This is my column from Friday in our local paper, the Daily Journal Messenger.

Oh Socks, where art thou?

Small losses can leave deep wounds. This is why my son, Elijah, still gets misty when we mention Socks, the cat. Not everyone is a cat person, you see, but Elijah has been one from way back. Socks came to us one Christmas when Elijah was about six years old. ‘What do you want, son?’ ‘A kitten, and some snacks for my dog.’ How do you argue with that?

Well, we didn’t. So Socks, and his brother Barbie (it’s a long story) came to live in our home. We knew they were for us when we found them at Fox’s Nest, lying in a hammock, arm in arm. Barbie, sleek and black, Socks gray and white, with (you might have guessed) a white moustache and white socks on his feet.

Not long after his arrival, Socks slipped outside into the woods. He cried his plaintive meow all night from a tree, and eventually my wife talked him down and eased him into the house where he was comforted with food and petted nearly silly. Since that time he was as content as can be. He slept with the children, ate more than he needed, bathed endlessly, slept like the dead and for fun, bit mouthfuls of fur out of his brother, who returned the favor. In short, he was a regulation cat. Standard issue, standard features.

Of course, Socks was also more than a cat. Socks was deeply religious. Every night, as the children and I sat down to read the Bible and have prayer, Socks would practically run to our side and lie nearby, listening to me read stories of our faith. I don’t know what he understood, not being sentient or literate so far as we know, but perhaps what he recognized was the stirring and soothing nature of the words. Maybe he sensed hope in them. Perhaps he heard the voice of his Maker, from deep in the recesses of time, echoing along the verses I spoke at bedtime. But then, I’m a writer. Maybe he just liked hanging out with everyone!

So it was with sorrow that, one evening in January, I noticed that Socks did not answer the call of rattling cat-food. Sometimes he slept soundly…as cats do. But I could not find him. No matter what I did, he did not respond. Our hearts sank when we realized that he might have slipped outside. He was curious, our Socks, but not the brightest bulb in the box.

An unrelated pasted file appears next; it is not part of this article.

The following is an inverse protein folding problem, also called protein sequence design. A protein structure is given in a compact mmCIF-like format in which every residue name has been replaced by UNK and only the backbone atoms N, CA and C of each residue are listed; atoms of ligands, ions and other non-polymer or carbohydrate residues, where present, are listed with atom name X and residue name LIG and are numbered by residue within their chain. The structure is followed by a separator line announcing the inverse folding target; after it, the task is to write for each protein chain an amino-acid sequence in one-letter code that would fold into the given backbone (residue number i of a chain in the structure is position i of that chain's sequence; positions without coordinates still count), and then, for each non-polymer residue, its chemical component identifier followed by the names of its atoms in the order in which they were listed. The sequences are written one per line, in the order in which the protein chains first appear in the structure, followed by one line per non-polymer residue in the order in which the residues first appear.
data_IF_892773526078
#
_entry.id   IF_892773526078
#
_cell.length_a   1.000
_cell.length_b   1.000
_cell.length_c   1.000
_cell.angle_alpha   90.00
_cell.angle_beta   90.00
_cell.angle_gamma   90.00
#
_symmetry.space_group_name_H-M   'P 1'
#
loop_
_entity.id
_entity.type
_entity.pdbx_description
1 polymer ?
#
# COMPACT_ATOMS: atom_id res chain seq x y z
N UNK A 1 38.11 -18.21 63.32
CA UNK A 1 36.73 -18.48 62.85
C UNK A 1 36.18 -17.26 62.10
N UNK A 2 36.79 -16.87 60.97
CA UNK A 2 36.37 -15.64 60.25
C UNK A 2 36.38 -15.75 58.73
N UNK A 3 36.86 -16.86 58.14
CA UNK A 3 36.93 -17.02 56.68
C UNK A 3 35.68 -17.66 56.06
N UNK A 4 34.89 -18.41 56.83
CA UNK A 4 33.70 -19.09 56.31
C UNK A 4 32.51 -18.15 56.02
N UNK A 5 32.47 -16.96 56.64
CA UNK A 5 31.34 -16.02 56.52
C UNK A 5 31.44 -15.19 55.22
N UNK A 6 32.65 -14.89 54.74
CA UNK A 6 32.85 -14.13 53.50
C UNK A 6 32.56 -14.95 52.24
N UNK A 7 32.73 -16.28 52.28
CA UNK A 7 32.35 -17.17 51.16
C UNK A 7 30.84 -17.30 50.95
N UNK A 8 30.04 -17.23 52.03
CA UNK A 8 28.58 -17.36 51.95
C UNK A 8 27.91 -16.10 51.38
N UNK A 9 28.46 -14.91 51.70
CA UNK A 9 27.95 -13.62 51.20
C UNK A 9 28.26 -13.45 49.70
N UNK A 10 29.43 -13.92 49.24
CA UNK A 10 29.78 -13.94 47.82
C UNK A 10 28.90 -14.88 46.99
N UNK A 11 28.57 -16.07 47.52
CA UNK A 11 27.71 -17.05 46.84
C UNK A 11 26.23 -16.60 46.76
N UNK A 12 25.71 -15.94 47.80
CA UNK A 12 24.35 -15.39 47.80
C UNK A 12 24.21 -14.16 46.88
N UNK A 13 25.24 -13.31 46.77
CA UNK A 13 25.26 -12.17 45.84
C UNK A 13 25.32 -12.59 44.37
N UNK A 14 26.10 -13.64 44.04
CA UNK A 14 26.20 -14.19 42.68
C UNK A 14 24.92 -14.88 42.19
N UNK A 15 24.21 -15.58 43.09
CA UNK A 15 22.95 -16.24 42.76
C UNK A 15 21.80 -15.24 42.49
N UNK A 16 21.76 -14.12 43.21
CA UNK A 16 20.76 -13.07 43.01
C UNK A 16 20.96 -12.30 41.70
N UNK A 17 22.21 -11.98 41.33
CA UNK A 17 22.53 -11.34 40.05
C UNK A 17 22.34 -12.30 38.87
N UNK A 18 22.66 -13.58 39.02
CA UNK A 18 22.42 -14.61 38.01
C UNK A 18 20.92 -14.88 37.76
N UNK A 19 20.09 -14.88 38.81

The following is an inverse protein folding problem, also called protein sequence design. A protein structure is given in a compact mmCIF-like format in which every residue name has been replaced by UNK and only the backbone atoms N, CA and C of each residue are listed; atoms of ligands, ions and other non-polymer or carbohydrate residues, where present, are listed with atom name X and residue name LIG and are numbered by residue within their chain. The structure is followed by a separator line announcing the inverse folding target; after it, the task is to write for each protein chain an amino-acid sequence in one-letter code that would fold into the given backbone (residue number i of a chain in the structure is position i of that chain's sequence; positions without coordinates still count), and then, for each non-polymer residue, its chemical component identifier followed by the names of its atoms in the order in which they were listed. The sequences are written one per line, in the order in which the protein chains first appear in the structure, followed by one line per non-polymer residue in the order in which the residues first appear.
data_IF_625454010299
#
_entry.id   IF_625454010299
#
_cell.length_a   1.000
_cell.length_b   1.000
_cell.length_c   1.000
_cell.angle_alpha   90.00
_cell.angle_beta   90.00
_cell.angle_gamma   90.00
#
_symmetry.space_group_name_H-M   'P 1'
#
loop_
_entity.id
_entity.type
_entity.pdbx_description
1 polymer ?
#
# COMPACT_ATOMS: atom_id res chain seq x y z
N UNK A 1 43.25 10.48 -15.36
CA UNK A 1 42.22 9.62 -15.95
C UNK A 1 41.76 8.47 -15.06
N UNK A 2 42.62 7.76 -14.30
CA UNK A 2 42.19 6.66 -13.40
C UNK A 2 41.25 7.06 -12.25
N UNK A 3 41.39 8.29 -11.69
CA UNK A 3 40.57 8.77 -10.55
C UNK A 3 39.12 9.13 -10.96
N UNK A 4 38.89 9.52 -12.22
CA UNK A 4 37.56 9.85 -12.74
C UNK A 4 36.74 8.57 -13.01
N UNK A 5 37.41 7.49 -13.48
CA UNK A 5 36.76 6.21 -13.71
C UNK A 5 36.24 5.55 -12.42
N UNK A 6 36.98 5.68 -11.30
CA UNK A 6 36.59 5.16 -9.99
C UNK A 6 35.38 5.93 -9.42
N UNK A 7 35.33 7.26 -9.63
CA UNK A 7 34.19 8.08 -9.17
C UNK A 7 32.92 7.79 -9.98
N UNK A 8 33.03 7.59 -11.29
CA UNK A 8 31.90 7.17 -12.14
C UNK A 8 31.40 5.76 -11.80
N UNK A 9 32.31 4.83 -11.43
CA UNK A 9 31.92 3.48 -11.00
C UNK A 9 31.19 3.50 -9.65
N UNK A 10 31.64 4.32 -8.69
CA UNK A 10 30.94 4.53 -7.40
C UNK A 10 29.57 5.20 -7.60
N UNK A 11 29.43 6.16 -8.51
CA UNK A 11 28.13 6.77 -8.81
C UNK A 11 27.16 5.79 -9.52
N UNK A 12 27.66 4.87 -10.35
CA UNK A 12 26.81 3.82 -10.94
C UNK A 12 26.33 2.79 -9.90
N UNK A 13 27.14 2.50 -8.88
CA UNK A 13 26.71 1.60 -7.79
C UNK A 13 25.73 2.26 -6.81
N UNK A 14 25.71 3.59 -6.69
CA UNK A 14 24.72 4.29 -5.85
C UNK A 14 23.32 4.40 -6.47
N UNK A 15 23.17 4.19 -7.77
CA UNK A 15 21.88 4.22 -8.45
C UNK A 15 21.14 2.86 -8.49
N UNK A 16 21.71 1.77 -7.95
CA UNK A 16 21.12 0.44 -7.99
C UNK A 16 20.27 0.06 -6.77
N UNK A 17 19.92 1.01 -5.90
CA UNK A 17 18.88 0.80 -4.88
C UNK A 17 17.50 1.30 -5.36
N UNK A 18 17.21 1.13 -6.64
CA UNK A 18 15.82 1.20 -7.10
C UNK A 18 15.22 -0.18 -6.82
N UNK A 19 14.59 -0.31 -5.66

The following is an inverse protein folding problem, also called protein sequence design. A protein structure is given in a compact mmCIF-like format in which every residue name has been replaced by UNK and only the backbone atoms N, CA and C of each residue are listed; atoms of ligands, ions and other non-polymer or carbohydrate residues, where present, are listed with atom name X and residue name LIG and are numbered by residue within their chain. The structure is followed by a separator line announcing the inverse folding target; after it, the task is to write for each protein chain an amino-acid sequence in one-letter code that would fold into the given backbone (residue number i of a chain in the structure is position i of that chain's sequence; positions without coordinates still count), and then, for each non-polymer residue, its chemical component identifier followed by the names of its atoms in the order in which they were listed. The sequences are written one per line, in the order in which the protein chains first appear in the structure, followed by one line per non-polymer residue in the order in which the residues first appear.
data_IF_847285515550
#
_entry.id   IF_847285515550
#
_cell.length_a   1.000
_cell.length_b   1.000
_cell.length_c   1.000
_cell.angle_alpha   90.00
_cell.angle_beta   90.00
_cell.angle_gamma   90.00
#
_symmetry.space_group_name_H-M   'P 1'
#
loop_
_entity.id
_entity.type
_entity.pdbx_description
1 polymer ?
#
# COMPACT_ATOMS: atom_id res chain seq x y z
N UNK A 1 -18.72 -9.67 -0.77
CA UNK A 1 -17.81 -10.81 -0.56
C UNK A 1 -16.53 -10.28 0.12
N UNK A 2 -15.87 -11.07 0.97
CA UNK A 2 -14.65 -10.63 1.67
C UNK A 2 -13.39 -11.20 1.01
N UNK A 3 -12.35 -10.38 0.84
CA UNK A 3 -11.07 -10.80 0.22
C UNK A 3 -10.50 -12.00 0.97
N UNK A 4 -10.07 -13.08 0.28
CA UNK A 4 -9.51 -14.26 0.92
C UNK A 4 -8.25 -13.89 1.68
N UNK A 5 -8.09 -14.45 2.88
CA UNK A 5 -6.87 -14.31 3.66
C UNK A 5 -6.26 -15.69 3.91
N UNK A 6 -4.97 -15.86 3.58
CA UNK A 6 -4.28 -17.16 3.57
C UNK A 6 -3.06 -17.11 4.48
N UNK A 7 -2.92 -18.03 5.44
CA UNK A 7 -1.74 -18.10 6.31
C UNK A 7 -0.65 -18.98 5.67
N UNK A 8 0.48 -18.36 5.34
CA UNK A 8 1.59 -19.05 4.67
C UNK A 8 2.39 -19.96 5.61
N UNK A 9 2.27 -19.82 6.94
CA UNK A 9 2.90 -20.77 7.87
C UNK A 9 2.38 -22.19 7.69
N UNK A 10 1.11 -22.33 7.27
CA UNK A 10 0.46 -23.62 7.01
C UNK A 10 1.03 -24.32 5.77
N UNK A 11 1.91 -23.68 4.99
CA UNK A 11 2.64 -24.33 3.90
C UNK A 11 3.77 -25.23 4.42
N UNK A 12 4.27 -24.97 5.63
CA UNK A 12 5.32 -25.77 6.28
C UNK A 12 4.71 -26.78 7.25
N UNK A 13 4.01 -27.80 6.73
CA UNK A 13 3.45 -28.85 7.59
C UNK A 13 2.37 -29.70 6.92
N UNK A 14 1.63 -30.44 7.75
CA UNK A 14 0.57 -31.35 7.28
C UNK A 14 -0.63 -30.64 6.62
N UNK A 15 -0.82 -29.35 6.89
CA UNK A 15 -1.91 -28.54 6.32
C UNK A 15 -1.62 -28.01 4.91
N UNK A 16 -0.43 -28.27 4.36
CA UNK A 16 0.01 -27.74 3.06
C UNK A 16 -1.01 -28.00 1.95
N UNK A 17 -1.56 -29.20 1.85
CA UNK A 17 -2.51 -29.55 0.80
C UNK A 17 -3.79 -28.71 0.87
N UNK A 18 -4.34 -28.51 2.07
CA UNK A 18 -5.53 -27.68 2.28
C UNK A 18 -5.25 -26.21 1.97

We knew he wasn’t hiding when, for days, Barbie roamed the house meowing in the night. I imagined him saying, ‘come out, come out! You win! You’re the best at hiding!’

Later, I put up signs on our road. I knocked on doors, and my wife drove our sad little boy about the area, looking, hoping. I placed an ad in this paper. I had him announced on the radio. There was one call, near our home in Tamassee, for a gray cat. But it was a stripped feline, not our patchy Socks.

We don’t know, to this day, what befell our little buddy. I’ve watched cats before, as they looked out the window at birds and beasts. I wonder if they ever desire a little ‘walk-about.’ Or if, like the dog ‘Buck’ in Call of the Wild, they ever just disappear into the forest to be wild. Perhaps, for some of them, the house is too warm, the food too easy. Maybe they need to find themselves.

All I know is that my son still misses, and likely will always miss, Socks. And Barbie, the lonely brother with no desire to roam, is still lonely. And sometimes still calls out for his pal.

On the other hand, Socks was a cat of faith, it appears. So maybe we will have a miracle. A return of the ‘Prodigal Cat,’ though he really didn’t have anything to waste in foreign lands. And he was neutered, so there’s that.

But I know cats that have returned after years, so as our state motto says, ‘Dum Spiro, Spero.’ While I breathe, I hope. So if you took a cat in over the past few months, and if he could have come from Tamassee, and if he is gray and white, and seems to have an inordinate love of God, please drop me a line. We’ll reward you handsomely, from parents to child to elated feline sibling.

Because a cat is often more than just a cat. Especially Socks. Amen.

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